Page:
Keen readers of the blog will have noticed a recent series of blog posts on the topic of PubChem and sequence databases. This was in preparation for my recent ACS presentation on “PubChem as a biologics database” (see below), the goal of which was (a) to convince the audience that PubChem is actually a biologics database (with some small molecules thrown in for disguise), and (b) to show that applying structure perception of biologics (e.g. via Sugar&Splice) on top of an existing chemical database yields useful insights.
One perennial question in the field of biologics, at least from the point of view of biologic registration systems, is how many monomers are there and how best to handle them? This depends on how you slice-and-dice them of course, and how many of the long tail of possible monomers you actually support. I show that one view considers PubChem biologics to contain ~27K monosaccharide monomers, and ~8K amino acid monomers (Figure 1).
One of the surprising results was that there are more peptides in PubChem than in the PDB (~500K vs ~110K). This is not quite the case for oligosaccharides, but the number is not too far off the total in GlyTouCan (~67K vs ~80K). The type of peptide/sugar can be quite different though, as the entries in PubChem are those that chemists have gotten their hands on, and it’s full of reaction intermediates with a whole host of protecting groups not usually observed in vivo. Similarly, as I discussed in an earlier blog post, when one looks at sequence variation in PubChem, you’re not getting a view of the million-year process of evolution but rather the sites of variation that a chemist determined might best modulate activity.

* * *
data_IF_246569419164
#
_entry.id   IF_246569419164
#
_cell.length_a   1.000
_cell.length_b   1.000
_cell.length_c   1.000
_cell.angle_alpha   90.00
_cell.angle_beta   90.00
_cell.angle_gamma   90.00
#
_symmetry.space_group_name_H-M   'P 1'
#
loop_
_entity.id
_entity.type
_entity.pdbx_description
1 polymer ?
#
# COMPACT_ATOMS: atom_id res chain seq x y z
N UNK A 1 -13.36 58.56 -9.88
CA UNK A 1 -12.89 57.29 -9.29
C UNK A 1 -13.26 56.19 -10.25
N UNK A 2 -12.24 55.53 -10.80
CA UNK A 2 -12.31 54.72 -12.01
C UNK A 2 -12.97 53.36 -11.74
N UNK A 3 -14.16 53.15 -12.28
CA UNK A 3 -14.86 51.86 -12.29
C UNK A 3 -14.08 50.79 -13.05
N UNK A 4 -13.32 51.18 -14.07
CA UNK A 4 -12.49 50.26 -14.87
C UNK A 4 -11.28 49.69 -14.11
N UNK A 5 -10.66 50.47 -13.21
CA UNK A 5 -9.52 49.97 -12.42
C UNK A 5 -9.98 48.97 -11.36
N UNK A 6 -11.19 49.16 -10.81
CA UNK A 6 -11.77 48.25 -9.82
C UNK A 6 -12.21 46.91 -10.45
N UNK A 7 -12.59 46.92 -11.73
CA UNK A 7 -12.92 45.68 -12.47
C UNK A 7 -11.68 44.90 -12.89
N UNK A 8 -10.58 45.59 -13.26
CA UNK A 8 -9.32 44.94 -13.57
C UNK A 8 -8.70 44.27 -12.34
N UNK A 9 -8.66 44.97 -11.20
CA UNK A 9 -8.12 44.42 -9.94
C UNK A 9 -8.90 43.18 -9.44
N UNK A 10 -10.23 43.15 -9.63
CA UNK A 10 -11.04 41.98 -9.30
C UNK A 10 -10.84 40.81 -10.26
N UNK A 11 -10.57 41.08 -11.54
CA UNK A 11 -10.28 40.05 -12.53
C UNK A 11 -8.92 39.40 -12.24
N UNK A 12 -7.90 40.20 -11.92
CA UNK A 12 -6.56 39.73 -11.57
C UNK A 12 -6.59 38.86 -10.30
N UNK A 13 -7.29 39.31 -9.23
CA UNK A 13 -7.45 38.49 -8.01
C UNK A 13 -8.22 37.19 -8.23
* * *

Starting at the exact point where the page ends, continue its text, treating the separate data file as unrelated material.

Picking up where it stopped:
Thank you for clicking through my slides, and I’d be happy to take any questions.
2 thoughts on “PubChem as a biologics database: The ACS presentation”
How many oligonucleotides represented as sequence structures can be found in Pubchem? And what nomenclature is used for modified nucleotides?
The number that we currently find is 3448. However, I believe this underestimates the actual number considerably, something which became apparent in the course of preparing the talk. Over time we’ve adapted the peptide and sugar recognition to support arbitrary substitutents; I think that we now need to adapt the nucleotide code in a similar way.
The nomenclature for modified nucleotides is inspired by the University of Albany’s RNA modification database, http://mods.rna.albany.edu/mods/, e.g. br5Cyt for 5-bromocytosine, m1Ade for 1-methyladenine. The reason I say “inspired” is that the database describes terms for nucleotides, but we prefer to describe modifications at the nucleobase level so that we can combine the modifications with a modified sugar and/or a modified phosphate linker.
For more info, see Roger’s Fall ACS 2016 presentation at: